EBRD to help SEE countries face energy, food security issues, support SMEs

By Nevena Krasteva

Barbara Rambousek,
Director Gender and Economic Inclusion, EBRD

The European Bank for Reconstruction and Development (EBRD) is a top investor in Southeast Europe. It has been investing over a billion euro per year in the Western Balkans in the past years. In Bulgaria, Croatia and Romania, the EBRD’s investments in 2021 totalled 970 million euro.

The Covid crisis and the war in Ukraine deepened divides within societies in Southeast Europe (SEE), as well as between this region and Western Europe. How is the European Bank for Reconstruction and Development (EBRD) helping bridge these gaps?

The Covid pandemic had a huge effect on exacerbating inequalities across a range of different areas. If you look at women for example, they shouldered the bulk of responsibilities during the Covid period and were more affected by changes in the labour market when some industries basically had to shut down.

Women-led enterprises in sectors that were substantially affected, the service sector for example, very often had to close for long periods of time. Gender-based violence too is always an issue, and particularly so during crises. Women were exposed to a number of additional barriers and risks, and so were young people. Their education was interrupted, creating huge, sometimes life-long challenges in terms of earnings and opportunities to complete their education and enter the labour market, which is always a difficult process, but particularly hard during times of crises.

Regional inequalities too were exacerbated, for example as a result of the challenges the tourism industry faced and the implications that this had on the economies of the affected regions. Also, global value chains are changing. The challenges really have been multiple.

And now, on top of that, the war that is being waged in Ukraine has a huge impact on Ukraine itself, but also on the surrounding regions. Bulgaria and Romania are seeing a huge influx of refugees coming into the countries. The energy security challenges, which were already there even before the Ukrainian crisis, are now exacerbated. In terms of food security, wheat imports from Ukraine and Russia too are having an impact on global commodity prices in this context. The challenges arising from these two crises are multiple, one overlaying the other.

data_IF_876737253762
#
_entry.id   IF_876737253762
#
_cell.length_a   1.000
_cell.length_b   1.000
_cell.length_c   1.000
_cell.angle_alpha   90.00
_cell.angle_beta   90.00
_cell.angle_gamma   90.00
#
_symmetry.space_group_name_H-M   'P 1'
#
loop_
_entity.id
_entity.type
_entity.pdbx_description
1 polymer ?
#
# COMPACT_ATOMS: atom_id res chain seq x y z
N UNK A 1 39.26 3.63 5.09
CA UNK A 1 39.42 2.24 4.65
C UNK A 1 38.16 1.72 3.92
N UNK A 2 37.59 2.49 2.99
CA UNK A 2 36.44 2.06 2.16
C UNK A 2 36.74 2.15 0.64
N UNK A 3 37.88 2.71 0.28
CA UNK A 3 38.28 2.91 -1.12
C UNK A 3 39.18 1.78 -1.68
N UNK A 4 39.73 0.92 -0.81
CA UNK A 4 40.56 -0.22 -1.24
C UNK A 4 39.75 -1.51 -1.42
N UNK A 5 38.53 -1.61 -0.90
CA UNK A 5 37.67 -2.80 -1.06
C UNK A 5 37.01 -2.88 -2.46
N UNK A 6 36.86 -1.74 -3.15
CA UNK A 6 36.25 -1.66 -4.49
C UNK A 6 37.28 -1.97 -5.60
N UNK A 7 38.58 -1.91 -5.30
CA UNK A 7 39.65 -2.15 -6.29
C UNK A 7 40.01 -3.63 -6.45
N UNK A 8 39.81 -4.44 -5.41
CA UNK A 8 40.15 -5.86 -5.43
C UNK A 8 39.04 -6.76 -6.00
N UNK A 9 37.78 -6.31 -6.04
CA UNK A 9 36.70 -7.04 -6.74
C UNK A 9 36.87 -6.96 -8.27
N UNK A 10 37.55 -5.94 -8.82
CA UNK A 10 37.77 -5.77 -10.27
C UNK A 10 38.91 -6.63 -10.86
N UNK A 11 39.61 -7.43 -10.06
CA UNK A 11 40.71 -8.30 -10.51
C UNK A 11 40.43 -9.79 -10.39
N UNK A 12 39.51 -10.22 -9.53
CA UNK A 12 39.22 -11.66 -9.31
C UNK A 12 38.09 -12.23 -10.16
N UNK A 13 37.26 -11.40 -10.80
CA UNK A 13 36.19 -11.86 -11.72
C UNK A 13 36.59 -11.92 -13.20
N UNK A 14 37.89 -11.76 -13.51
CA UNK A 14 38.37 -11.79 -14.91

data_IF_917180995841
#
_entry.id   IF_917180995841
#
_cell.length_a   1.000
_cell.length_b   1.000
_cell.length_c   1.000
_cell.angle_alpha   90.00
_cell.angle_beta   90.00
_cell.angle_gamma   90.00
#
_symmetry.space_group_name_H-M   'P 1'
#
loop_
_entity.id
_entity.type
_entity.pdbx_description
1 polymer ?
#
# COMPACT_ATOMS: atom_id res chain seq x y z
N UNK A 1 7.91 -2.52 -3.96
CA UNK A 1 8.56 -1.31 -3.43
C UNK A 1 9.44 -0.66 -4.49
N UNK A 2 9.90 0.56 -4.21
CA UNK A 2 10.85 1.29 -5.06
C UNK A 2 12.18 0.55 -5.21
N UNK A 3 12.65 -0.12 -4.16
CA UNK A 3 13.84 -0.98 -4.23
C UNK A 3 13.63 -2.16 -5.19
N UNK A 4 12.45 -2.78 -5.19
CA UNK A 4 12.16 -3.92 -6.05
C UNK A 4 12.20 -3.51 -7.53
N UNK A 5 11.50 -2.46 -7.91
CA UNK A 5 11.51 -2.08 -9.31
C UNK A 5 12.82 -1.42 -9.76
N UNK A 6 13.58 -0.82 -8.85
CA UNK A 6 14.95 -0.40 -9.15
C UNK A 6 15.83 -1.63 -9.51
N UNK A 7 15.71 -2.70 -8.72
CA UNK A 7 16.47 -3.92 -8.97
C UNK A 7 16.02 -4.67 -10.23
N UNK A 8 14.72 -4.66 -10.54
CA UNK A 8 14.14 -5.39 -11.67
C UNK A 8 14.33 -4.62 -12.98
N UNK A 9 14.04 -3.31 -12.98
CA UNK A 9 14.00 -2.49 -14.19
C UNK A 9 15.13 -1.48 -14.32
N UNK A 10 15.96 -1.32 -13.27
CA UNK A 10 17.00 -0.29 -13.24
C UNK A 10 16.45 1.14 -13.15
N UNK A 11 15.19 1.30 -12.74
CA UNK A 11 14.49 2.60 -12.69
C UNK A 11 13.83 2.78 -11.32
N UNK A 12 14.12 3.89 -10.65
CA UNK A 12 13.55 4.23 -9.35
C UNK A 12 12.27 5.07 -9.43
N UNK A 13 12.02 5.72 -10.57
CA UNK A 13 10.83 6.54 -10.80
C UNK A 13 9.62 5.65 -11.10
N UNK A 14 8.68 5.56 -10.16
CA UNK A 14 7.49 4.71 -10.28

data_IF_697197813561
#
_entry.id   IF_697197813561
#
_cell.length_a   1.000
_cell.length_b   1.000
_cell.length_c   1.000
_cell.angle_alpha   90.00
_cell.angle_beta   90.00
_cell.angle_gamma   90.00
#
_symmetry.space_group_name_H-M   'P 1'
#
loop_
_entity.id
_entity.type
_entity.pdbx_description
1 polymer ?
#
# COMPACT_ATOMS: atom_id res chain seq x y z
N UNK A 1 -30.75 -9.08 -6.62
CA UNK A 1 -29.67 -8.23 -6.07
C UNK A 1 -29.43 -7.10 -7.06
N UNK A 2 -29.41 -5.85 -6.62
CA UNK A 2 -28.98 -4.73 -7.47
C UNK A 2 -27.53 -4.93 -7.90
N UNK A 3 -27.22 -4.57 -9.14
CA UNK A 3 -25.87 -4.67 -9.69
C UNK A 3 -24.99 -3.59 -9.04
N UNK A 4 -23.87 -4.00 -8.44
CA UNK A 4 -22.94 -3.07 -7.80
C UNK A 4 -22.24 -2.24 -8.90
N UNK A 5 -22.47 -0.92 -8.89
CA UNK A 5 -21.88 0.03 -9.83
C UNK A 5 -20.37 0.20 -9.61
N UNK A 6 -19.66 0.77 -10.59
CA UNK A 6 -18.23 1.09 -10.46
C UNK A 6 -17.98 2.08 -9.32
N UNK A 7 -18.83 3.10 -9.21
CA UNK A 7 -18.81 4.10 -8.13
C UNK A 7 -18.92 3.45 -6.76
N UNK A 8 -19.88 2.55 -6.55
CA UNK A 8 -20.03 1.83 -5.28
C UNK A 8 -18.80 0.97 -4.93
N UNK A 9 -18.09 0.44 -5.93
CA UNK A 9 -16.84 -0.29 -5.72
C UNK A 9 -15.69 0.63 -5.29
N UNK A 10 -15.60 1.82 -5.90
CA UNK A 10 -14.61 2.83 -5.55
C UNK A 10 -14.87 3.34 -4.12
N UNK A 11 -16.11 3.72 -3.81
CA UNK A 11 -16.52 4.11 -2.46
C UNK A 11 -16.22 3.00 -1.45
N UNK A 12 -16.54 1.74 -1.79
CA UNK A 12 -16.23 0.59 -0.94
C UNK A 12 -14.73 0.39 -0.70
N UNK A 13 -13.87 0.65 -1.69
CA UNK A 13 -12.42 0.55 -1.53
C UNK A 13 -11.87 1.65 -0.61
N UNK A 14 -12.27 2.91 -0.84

Initially, as part of the Covid response crisis, we put together a Resilience Framework that specifically looked at supporting our countries of operation. For example, if you look at the people aspect in relation to enabling SMEs to continue to access finance, there is a lot of support to the banking sector and entrepreneurship, including women in business. We also work with corporate clients to help them understand to what extent they need to downscale their workforce, at least temporarily, and how can they do that in an inclusive way, without disproportionately affecting for example women or young labour market entrants.

Yet some corporate clients actually had to upscale. We had clients in the retail sector who suddenly had to provide all their services online. They had to upscale very fast and recruit huge numbers of people, and we helped them do that, making sure that equal opportunities and labour market standards were met in this context. At the same time, we continued with our infrastructure investments, with a special focus on inclusive infrastructure in this context.

We had this entire crisis response package, and then, with the war in Ukraine, we had to come up with a second crisis response package, which we have called a Resilience and Livelihoods Package with the important stress in my view on the livelihood aspect. We really see the centrality of making sure that whatever crisis response we put in place, it focuses on the people affected – on the refugees, on the host communities, and the challenges that they both face.